Once on that road, go about 21km to the fork for Ponta da Barra and Tofu Beach. At the junction, you’ll see a bar called Babalaza. If you’re car-less, your best bet is to take a chapa or shared taxi to the Babalaza and wait to be picked up by the Barra Lodge folks (but make sure to call the lodge from Inhambane, because the phone at the bar was broken and will likely stay that way for many moons).
If you’re driving a 2X4, follow the signpost to the Barra Lodge car park, about 3km from the junction, and use the solar-powered radio (good luck!) there to arrange a pick-up. If you’ve got a 4X4, congratulations – stop only when you hit the ocean!
Other Useful Information
To book a cottage at Barra Lodge, you have to contact their reservation office in South Africa.
Phone: +27 11 314 3355
The vast majority of tourists there are South Africans, and their numbers increase exponentially during the SA school holidays. As such, and with this clientele in mind, most of the prices are quoted in Rands, and English is the lingua franca of the dive center and lodge. Kind of weird, actually.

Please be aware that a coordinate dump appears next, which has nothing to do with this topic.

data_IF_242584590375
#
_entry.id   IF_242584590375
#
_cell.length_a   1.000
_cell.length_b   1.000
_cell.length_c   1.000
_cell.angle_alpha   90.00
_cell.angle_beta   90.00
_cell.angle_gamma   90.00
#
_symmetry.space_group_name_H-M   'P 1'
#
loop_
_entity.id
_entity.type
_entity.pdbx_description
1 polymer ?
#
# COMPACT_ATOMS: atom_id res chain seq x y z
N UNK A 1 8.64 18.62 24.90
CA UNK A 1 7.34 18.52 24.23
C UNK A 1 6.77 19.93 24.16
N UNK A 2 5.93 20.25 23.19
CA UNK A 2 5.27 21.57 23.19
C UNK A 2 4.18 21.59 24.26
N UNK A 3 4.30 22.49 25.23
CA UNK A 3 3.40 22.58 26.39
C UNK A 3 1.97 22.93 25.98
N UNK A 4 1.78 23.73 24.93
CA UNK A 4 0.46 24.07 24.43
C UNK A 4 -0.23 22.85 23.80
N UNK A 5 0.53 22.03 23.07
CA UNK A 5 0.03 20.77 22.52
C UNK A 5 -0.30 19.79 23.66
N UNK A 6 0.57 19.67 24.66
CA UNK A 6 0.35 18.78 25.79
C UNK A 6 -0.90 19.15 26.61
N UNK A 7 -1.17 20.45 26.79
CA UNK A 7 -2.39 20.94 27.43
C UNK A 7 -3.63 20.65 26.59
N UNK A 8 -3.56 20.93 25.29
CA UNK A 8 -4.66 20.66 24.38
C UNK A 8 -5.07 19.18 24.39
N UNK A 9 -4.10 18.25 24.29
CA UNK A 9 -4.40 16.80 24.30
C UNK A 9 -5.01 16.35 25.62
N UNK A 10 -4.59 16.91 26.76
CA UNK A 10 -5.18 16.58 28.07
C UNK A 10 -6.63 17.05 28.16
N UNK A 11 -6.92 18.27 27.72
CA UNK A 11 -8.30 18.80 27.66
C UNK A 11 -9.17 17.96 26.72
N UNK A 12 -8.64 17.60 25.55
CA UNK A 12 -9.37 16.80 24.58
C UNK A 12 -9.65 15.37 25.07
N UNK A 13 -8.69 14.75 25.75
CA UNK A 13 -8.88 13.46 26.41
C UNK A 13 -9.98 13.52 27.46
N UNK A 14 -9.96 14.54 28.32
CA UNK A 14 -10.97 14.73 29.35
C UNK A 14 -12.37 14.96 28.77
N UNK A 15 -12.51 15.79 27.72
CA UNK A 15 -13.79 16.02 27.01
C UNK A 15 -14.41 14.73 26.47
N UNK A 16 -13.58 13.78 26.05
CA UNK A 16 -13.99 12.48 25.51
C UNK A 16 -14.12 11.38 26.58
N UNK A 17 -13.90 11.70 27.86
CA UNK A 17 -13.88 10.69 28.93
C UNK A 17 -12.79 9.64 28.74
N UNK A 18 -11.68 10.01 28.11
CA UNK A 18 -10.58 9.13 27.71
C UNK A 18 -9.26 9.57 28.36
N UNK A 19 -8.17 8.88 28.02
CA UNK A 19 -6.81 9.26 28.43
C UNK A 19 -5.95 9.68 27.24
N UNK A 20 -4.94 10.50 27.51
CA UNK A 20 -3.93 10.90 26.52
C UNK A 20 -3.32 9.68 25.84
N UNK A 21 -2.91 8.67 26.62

A little bit of Portuguese goes a long way, though, especially with the local staff, so don’t let all the (other) foreigners dissuade you from using “obrigada” (thank you) and “por favor” (please) as often as you can.
I have been living in Maputo since July ’98 and I work on a USAID-sponsored reproductive health (that’s family planning, STDs, and AIDS stuff!) project.
In my spare time, I play tour guide and hostess to friends (and friends of friends of friends) and take road-trips to Swaziland, South Africa and beaches up and down the Mozambican coast.
I drive an old Mazda with rusty doors, and unlike practically everyone else, do not own a cell phone (the latest and most ubiquitous trend on the streets).
I am from Brasil, and will often end up talking about football (soccer) and samba with my Mozambican friends, all of whom love our soap-operas (my country’s biggest export along with evangelical churches of dubious origins!) and TV shows.